Caregiving Tips for Traveling With Seniors


You don’t have to cancel the annual family vacation just because your loved one is getting older. With some careful planning, you can still get away and have an enjoyable time.

Renata Gelman, BSN, RN, clinical manager for Partners in Care, an affiliate of The Visiting Nurse Service of New York, shares her best tips for planning a vacation with an elderly loved one.

Get Doctor Clearance

Consult with the elder’s primary care physician before booking any travel plans to discuss the following issues:

  • Are the method(s) of travel and destination(s) you’ve chosen appropriate for the senior’s abilities and limitations?
  • Do they need any special vaccinations?
  • Can the doctor prescribe a medication or supplement to help with anxiety or other behavioral issues that might arise?
  • Does the doctor have any additional suggestions or concerns that you should be prepared for?

Be sure to get prescriptions for all your loved one’s medications and fill them before you leave.

Pre-Plan Accommodations

If you’re using a car as your main mode of transportation, either to get to your destination(s) or to get around once you arrive there, consider renting a larger, more comfortable model. For example, a mini-van is a more accessible vehicle than a two-door car. If your loved one uses a wheelchair, walker or other mobility aids and medical equipment, make sure it will fit in the vehicle you choose.
If you plan to fly, request seat assignments in the rows designated for disabled travelers and arrange for assistance getting on and off the plane and navigating the airport, if necessary. If there is a meal service aboard the flight, advise the reservation system of any special dietary needs. Make sure the airline can accommodate any assistive medical equipment your loved one uses, such as a portable oxygen concentrator.
When booking hotels, request an accessible room. These rooms are generally located on the first floor and have improved accessibility features, such as wider doorways and stepless showers. Ask about additional amenities that the property may offer, like shower chairs for easy bathing and alarm clocks and telephones for deaf and hard of hearing individuals.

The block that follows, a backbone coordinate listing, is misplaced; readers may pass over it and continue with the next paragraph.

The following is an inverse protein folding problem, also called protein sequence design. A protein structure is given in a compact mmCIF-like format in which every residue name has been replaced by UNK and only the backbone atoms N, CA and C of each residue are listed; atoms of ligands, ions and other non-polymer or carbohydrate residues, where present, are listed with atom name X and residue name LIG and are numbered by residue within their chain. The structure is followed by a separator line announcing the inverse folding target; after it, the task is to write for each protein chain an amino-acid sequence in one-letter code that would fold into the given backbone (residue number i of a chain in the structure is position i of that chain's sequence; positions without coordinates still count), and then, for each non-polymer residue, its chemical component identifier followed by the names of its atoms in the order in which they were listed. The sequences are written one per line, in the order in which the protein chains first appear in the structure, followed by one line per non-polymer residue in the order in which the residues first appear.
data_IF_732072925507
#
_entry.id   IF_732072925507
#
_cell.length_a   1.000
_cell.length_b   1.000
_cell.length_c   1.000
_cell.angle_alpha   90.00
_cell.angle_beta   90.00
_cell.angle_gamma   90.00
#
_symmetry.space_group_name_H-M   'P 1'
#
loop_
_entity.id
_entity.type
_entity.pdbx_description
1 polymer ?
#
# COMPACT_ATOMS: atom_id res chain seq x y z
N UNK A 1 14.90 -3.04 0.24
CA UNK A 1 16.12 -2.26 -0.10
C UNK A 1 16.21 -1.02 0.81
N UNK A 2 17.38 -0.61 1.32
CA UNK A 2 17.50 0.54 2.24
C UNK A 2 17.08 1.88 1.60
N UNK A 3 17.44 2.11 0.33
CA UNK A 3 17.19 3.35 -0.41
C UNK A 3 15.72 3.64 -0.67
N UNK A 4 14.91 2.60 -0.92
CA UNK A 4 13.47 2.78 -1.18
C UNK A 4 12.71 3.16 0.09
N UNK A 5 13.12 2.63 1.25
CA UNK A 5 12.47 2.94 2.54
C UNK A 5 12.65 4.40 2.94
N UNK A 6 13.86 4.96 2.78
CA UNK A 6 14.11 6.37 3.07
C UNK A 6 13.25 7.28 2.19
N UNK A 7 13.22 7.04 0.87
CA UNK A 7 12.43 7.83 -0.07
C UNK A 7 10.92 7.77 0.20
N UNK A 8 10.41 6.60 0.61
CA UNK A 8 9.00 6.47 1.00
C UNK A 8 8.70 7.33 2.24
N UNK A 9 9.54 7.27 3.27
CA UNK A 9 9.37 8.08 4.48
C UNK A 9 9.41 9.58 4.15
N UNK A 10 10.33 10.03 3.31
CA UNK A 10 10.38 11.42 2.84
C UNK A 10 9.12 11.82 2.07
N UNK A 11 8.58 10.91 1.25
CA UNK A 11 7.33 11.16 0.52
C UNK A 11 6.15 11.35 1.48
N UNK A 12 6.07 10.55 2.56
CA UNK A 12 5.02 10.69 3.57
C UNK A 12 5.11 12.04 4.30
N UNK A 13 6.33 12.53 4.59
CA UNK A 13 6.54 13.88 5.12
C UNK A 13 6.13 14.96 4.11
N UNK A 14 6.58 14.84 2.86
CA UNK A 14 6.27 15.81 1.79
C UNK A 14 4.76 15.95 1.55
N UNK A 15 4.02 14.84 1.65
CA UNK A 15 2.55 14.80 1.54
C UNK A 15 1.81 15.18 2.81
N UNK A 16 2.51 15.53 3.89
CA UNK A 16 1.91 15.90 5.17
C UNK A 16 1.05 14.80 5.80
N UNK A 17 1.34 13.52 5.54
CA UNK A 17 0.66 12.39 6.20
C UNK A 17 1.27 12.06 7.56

Scale Back

Be realistic about the amount of activity, walking and traveling your loved one is capable of. Keep your plans flexible to accommodate how they are feeling each day. If your loved one has limited mobility, renting a one-story lake-front cottage within driving distance of home will be more enjoyable than a whirlwind jaunt overseas or a trip to a large park that involves a great deal of walking.
Research each destination and activity carefully to ensure it can accommodate your elder’s special needs. In addition to mobility and accessibility, be sure to take their stamina and energy levels into account. Travel and excitement can wear on everyone after a while, so allow plenty of time for rest between activities, and don’t make the trip too long overall.

Have Essentials on Hand

If your loved one does not have vascular disease and is going to be sitting in a car or on a plane for extended periods, consider buying supportive stockings to prevent blood clots and numbness in the legs. Pack light clothes that can be layered. Take basic medical information everywhere you go, in case of an emergency. This includes the doctor’s contact information, insurance information, a copy of your medical power of attorney form, and all prescription information. Other essentials to have on hand at all times are medications, snacks, incontinence supplies, if necessary, and most importantly, water. Elders can get dehydrated quickly.